The academic peer-review journal Ecophyscology has published “The Power of Connection: Sustainable Lifestyles and Sense of Place” by Zoey Rogers ’13.
Rogers, an environmental studies-sociology major from Seattle, co-authored the paper with her advisor, Elizabeth (Eshana) Bragg.
“My submission looks at the role that sense of place, which refers to a psychological construct of a place you feel attached to and has meaning to you, plays in motivating people to live a sustainable lifestyle in an urban setting,” she said.
Community gardens, farmers’ markets and political action organizations, Rogers argues in her paper, are components that can encourage individuals to connect with their community while being compassionate, environmental citizens.
Rogers conducted her research while working with the SIT Sustainability and Environmental Action program in New South Wales, Australia, where she spent spring semester in a study abroad program.
Rodgers credits Whitman’s Miles C. Moore Professor of Political Science Phil Brick’s environmental politics class as part of the inspiration for her paper.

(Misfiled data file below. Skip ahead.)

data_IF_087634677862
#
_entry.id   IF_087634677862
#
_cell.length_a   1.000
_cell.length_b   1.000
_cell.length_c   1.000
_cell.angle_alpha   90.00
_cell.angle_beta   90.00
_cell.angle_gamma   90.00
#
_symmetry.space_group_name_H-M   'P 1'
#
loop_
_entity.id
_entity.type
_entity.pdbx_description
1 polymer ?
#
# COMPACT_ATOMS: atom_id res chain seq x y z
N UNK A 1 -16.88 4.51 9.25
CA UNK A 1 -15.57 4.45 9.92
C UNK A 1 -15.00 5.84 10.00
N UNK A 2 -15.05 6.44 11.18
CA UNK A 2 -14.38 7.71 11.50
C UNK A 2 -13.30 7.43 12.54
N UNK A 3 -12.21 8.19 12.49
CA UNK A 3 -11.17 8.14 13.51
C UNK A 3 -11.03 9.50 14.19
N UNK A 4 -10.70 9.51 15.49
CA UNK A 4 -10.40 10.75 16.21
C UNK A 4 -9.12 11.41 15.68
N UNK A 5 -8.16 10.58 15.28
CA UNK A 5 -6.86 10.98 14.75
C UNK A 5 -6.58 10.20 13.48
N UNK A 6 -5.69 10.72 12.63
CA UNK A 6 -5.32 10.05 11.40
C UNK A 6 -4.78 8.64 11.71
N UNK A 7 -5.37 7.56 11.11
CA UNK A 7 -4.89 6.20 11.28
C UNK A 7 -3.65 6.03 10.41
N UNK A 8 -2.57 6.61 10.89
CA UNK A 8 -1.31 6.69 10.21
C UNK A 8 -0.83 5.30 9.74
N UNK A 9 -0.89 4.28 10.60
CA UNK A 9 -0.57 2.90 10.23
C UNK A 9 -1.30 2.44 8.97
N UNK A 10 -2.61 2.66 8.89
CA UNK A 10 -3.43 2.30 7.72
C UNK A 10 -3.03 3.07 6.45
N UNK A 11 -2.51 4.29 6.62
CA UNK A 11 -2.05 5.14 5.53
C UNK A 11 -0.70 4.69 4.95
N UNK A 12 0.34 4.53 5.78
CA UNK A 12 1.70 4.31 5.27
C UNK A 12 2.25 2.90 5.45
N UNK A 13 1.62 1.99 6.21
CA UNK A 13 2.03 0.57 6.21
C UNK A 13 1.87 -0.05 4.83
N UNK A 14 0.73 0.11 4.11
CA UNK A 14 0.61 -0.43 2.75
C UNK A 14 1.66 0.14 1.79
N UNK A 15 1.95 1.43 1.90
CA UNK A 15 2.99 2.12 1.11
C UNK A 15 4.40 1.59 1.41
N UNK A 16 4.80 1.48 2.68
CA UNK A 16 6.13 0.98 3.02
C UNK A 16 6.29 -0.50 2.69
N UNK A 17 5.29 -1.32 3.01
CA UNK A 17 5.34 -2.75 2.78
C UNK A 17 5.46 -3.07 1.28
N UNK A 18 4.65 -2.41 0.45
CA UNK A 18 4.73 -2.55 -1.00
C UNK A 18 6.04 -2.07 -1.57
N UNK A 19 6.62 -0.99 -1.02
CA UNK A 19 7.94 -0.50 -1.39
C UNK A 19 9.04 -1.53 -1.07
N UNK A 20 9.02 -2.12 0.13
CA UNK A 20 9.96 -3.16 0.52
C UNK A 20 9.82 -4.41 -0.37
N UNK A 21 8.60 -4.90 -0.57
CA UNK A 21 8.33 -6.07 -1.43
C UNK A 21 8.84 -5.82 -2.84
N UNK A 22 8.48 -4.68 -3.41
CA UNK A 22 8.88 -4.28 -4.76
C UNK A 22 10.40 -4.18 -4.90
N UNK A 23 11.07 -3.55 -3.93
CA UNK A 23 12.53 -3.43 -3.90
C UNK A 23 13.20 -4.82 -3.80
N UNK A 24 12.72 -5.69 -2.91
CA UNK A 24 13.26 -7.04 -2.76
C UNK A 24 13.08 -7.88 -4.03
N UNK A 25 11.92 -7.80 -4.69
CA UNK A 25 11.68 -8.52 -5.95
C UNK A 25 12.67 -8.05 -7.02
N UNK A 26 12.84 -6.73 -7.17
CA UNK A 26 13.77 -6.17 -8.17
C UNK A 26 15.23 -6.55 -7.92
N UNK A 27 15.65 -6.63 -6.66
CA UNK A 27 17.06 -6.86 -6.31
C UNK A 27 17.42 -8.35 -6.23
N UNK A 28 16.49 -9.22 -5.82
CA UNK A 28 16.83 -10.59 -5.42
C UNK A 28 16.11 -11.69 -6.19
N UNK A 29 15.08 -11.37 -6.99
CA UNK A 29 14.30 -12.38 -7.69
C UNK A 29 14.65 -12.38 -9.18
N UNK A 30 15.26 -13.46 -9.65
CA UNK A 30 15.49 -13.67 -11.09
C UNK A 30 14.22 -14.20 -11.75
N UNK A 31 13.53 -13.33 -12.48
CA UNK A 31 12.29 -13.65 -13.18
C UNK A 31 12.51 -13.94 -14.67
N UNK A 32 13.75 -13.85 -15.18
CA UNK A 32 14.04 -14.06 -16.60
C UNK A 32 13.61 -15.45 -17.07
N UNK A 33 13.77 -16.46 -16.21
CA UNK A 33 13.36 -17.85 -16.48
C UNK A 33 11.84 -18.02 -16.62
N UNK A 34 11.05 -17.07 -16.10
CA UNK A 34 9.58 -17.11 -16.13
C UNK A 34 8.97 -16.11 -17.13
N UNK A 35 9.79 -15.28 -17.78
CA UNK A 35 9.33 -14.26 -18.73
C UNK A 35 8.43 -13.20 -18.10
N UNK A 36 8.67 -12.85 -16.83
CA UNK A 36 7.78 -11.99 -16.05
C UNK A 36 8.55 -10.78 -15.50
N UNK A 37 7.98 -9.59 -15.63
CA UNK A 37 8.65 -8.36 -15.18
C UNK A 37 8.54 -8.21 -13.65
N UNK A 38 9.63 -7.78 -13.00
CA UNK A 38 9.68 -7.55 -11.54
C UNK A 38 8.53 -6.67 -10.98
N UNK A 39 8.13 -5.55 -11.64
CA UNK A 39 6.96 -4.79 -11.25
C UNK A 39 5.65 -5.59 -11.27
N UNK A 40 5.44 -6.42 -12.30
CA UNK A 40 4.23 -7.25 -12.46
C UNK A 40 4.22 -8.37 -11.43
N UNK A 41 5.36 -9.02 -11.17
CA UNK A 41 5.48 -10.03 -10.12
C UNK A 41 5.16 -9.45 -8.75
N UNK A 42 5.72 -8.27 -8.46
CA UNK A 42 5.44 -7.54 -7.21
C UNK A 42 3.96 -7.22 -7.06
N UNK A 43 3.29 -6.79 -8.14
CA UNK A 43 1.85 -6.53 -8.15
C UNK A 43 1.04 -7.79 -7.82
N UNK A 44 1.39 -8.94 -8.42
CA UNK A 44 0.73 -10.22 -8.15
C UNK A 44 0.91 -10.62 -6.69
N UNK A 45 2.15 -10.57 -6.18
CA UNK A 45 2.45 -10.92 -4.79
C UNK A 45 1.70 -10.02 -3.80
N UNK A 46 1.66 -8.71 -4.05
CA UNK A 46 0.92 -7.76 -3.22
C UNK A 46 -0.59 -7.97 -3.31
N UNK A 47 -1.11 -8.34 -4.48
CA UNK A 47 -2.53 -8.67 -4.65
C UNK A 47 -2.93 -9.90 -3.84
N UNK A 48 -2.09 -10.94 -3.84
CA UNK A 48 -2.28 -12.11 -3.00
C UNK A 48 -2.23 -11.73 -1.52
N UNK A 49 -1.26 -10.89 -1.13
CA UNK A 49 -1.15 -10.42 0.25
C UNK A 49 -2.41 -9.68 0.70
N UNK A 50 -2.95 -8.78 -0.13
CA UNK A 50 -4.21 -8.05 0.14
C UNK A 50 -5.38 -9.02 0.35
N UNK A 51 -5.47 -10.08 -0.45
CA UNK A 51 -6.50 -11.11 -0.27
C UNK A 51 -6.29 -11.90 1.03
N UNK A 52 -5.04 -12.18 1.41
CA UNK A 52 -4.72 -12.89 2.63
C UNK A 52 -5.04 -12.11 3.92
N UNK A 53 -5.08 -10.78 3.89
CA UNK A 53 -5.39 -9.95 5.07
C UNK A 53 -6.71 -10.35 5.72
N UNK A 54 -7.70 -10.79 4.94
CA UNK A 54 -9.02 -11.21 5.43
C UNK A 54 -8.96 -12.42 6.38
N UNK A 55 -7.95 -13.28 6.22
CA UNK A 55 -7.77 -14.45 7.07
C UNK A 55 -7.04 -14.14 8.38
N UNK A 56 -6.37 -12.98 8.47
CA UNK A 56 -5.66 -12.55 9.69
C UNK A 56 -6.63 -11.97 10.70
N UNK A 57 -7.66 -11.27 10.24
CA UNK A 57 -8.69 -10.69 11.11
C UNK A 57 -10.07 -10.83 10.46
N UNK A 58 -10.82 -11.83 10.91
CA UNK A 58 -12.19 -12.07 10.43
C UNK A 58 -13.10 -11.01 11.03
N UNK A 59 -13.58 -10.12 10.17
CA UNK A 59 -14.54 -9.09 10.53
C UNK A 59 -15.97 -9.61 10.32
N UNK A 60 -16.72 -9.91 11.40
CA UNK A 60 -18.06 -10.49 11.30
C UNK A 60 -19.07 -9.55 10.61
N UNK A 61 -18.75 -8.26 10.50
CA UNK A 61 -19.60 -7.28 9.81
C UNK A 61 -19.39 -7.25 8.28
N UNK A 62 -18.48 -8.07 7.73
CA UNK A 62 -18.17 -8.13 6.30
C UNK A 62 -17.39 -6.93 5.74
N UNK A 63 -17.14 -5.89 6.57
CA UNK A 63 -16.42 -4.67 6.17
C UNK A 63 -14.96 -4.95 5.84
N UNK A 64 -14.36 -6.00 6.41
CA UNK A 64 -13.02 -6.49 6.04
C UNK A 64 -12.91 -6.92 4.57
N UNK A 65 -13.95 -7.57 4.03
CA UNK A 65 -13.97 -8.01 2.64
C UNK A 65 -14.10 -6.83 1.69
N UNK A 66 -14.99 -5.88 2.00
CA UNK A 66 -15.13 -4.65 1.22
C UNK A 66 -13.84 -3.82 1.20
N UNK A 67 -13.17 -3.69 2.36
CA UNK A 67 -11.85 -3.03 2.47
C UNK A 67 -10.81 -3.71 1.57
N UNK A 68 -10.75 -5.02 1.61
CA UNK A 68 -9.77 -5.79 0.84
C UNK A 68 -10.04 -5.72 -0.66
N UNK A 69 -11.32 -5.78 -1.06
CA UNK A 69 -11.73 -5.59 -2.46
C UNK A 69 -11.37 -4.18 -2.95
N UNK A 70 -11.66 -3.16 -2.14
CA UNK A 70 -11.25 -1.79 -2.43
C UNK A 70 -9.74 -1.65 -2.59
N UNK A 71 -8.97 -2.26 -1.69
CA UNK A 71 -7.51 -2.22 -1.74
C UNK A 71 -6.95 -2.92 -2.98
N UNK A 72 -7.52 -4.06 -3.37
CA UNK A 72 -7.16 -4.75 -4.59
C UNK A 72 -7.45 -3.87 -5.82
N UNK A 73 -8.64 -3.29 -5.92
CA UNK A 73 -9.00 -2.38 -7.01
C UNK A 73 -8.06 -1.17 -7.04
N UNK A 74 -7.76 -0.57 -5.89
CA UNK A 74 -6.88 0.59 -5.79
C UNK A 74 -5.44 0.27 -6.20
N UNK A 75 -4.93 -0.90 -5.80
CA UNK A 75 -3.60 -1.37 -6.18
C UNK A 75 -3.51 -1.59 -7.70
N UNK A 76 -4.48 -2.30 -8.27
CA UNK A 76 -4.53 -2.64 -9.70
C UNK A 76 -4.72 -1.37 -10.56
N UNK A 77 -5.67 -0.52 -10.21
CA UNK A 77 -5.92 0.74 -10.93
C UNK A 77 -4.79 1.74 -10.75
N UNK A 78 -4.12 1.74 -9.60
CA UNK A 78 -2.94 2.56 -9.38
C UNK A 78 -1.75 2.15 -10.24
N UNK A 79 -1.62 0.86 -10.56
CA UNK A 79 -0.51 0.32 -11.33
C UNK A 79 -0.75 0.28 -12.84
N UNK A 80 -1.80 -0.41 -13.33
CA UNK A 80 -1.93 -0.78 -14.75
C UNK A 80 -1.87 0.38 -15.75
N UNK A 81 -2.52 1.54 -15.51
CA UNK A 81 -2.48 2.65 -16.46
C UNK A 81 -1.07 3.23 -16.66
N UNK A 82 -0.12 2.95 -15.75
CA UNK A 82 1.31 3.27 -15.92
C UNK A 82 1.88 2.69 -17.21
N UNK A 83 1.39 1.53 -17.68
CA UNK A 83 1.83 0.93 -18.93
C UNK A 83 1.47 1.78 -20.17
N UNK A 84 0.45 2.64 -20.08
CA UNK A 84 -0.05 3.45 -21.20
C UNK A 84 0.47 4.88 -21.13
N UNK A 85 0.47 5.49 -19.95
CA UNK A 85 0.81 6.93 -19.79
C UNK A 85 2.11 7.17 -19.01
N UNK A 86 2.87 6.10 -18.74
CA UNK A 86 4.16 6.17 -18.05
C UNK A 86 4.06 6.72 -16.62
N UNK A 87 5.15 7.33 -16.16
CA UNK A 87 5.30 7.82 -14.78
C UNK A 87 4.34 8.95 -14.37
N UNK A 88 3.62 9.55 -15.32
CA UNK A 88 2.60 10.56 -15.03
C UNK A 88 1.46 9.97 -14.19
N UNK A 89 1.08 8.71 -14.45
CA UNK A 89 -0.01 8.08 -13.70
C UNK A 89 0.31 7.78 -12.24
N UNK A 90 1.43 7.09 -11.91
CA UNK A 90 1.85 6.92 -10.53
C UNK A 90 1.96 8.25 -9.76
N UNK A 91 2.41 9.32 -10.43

“I read a lot about the notion of sense of place in Phil’s class and found it incredibly fascinating,” she said. “I wanted to apply what I had learned in class into tangible research.”
Rodgers spent four months revising her paper and re-analyzing data with her advisor.
“It took a lot of editing; since it was peer-reviewed, we had to take their comments and edit it and revise it,” she said. “It was a very intense process.”
Rogers had never previously conducted such vigorous research as was required for her paper. However, she said that Whitman’s own academic standards helped her feel confident that she, too, could succeed at SIT.
“This whole process was really hard, but Whitman professors assign a lot of writing so I went into this project pretty prepared,” she said.
Though Rogers doesn’t plan to conduct environmental psychology research in the near future, she was thankful to have had the opportunity to study at SIT.
“I was living in Melbourne, in a totally new environment, in the same area with the people I was researching. It was a great experience to learn and be independent,” she said.
--Shelly Le ’14 is a politics major.